When I think of modern design, a joyful outburst of color and pattern is not what springs to mind. Instead, I imagine an all-white room decorated with highly functional, minimalist chairs and couches. Everything is simple and streamlined, in sharp, crisp lines and primary colors.
How surprising, then, that Josef Frank, a man who is considered to be one the pioneers of Swedish modernism, designed this graphic patterned textile in 1944, when modern design was indeed moving towards an almost entirely functional aesthetic. While the Bauhaus and other modernist designers were using tubular steel in a hard-edged modern aesthetic, Frank, who was born in Austria but moved to Sweden just before World War II, rejected the purely functionalist design of his peers, which he saw as cold. Instead, the designer favored a free, colorful, and eclectic style of interior decoration that emphasized comfort, ease, and calm in the home. Functional furniture, to Frank, was not purely utilitarian; to him, comfort was a part of function, and he sought to imbue his furniture and textile designs with a sense of pleasure and ease.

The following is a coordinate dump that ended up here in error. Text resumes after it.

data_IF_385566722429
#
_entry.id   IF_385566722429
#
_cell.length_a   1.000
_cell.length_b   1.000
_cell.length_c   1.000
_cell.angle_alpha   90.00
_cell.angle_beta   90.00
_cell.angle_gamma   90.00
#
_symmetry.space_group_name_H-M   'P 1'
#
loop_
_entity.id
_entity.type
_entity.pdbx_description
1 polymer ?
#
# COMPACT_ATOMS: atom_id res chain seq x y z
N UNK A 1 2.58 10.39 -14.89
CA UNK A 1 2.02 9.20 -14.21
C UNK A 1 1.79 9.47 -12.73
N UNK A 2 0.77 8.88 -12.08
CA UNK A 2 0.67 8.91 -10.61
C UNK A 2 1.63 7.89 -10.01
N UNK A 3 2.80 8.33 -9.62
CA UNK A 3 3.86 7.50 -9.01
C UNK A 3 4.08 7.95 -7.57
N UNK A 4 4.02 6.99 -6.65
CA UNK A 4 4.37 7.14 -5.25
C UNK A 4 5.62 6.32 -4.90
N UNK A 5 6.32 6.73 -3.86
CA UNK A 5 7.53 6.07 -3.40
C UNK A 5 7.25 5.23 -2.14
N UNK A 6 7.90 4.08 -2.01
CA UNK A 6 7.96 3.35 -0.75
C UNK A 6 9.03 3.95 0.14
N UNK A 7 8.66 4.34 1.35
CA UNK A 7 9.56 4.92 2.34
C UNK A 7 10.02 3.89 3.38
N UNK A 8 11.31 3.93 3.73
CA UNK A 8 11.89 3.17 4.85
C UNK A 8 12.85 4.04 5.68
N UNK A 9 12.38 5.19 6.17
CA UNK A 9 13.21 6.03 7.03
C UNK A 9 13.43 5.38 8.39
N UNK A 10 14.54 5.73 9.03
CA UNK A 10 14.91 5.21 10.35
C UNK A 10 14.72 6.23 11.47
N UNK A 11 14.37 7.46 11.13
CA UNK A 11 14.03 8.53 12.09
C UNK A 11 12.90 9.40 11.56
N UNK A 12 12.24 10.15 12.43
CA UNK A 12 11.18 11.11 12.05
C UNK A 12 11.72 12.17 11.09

At the height of the war, Frank fled to New York, where he designed Vegetable Tree. In a dynamic and extravagant natural scene, a tree winds its way up the center of the piece, its branches curved and sprouting an array of vibrantly colored fruits, leaves, strange vegetables, and exotic flowers. The fanciful pattern remains one of the designers’ most famous pieces, and is still in production today.
Emily Shapiro is a Masters student in the History of Decorative Arts and Design program at the Cooper-Hewitt National Design Museum/Parsons New School for Design. She worked at the Smithsonian Center for Education and Museum Studies for two years after graduating from Brown University in 2009, and is pursuing research in 20th century fashion and interiors.